Courtesy EPA
TRASH: Discards according to the Environmental Protection Agency

Food waste is the single largest component of municipal solid waste dumped in landfills, the U.S. Environmental Protection Agency (EPA) reports. Composting this organic waste—at home or industrially—would close the loop between our food consumption and production, produce renewable energy, reduce climate-altering gas emissions, and save space in existing landfills.

Environmental showdown: sewage treatment plants vs. landfills

There is no clean answer when it comes to wastewater treatment plants and landfills. When not properly designed and operated, both can cause major environmental damage. Decomposing organic matter in the anaerobic environment of both landfills and sewage facilities releases the potent greenhouse gas methane. Many sewage treatment facilities use the methane gas produced to supply heat for the waste digestion. However, only two percent of these plants use gas produced to make electricity, according to the Federal Energy Management Program—and many, including the Palo Alto water treatment facility, burn the biogas and biosolids produced. The Sierra Club reports that flaring gas ultimately has a lesser impact on the atmosphere than capturing and converting methane. This has led sewage incineration to be a common practice in the United States. In a study at the Hyperion (Los Angeles) sewage treatment plant, the value of biogas produced from anaerobic digestion of food waste appears to exceed the cost of processing the food waste and disposing of the residual biosolids. There is a fertile opportunity for more energy production in the future.

Methane is produced so quickly in landfills that it is difficult to capture with conventional technology. While most landfills nowadays attempt to capture the methane they produce, they may still let as much as 95 percent of it escape, according to Stanford Zero Waste Manager Julie Muir. The bottom line is we do not really know how effective recapture mechanisms are. Unlike anaerobic digesters, dumps were not designed to capture biogas. Landfills are the largest human-related source of methane in the United States, accounting for 34 percent of all methane emissions according to the EPA. Emissions from landfills are expected to decline as facilities continue to adopt new technologies in accordance with The Landfill Rule. From a climate perspective, sewage via kitchen disposals currently beats landfills.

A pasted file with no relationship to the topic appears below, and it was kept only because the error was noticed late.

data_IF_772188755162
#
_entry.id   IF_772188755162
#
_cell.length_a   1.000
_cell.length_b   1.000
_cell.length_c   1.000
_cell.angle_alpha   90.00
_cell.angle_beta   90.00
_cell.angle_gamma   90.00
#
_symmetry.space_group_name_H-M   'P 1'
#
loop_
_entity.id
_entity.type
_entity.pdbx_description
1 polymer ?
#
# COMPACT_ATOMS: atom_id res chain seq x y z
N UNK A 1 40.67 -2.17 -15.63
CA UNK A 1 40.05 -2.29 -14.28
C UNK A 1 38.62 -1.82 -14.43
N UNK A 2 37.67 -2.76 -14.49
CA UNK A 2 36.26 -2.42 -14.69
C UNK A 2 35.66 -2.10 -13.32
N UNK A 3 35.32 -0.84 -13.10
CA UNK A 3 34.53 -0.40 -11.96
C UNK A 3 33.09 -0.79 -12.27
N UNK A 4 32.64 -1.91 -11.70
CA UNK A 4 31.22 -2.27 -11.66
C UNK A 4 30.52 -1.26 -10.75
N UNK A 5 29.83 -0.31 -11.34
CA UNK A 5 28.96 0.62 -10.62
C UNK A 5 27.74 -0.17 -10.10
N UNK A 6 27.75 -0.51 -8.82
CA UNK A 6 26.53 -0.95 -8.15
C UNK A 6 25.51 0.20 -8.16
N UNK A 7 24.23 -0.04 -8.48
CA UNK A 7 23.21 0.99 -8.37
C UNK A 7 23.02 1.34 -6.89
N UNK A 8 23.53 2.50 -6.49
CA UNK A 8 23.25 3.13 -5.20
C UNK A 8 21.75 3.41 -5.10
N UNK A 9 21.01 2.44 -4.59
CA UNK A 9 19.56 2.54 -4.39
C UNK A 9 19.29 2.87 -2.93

The wastewater problem

There are other environmental consequences of dumping waste into our water system, however. In sewage treatment facilities, water is separated from biosolids and returned to local waterways. There is a small pond beside my hometown’s wastewater treatment facility that was heavily featured in high school dares. Luckily, I never had to jump in slimy algae-laden pond, but plants and animals in local waterways don’t have the option to stay away.


Excessive nutrients result in over-fertilization of waters and excessive growth of a few plant species. Once they die, they suck up all the oxygen, suffocating fish, shellfish and many other plants and animals. Environment Canada describes the many environmental and health impacts of poorly treated wastewater.

Landfills can pollute waterways as well, especially after rainfall and the runoff it can produce. Worse, organic matter gets mixed with hazardous materials in the landfill to create toxic leachate. Even modern landfills, which are lined multiple times and covered with soil to prevent seepage, often smell, attract vermin and are harmful to wildlife. Food waste that breaks down once it is buried in the ground can destabilize landfills, causing “garbage slides” and making pollution more likely. The United States has put a lot of effort into improving landfill sanitation and undergoing extensive efforts to pre-treat waste. Reducing the food waste entering landfills will bolster these efforts and have many environmental and potentially health benefits.

Ultimately both sewage treatment facilities and landfills are overflowing with problems. It is best to know your local facilities and regional environmental concerns to determine the safest way to dispose of your food waste. But in the end, producing waste comes with a price. As Julie Muir likes to say: “If you’re not for zero waste, then how much waste are you for?” Large-scale composting offers an economically sound, socially beneficial and environmentally friendly solution—without the waste.

GEORGIA GRIFFIN, '13, is an Earth Systems major.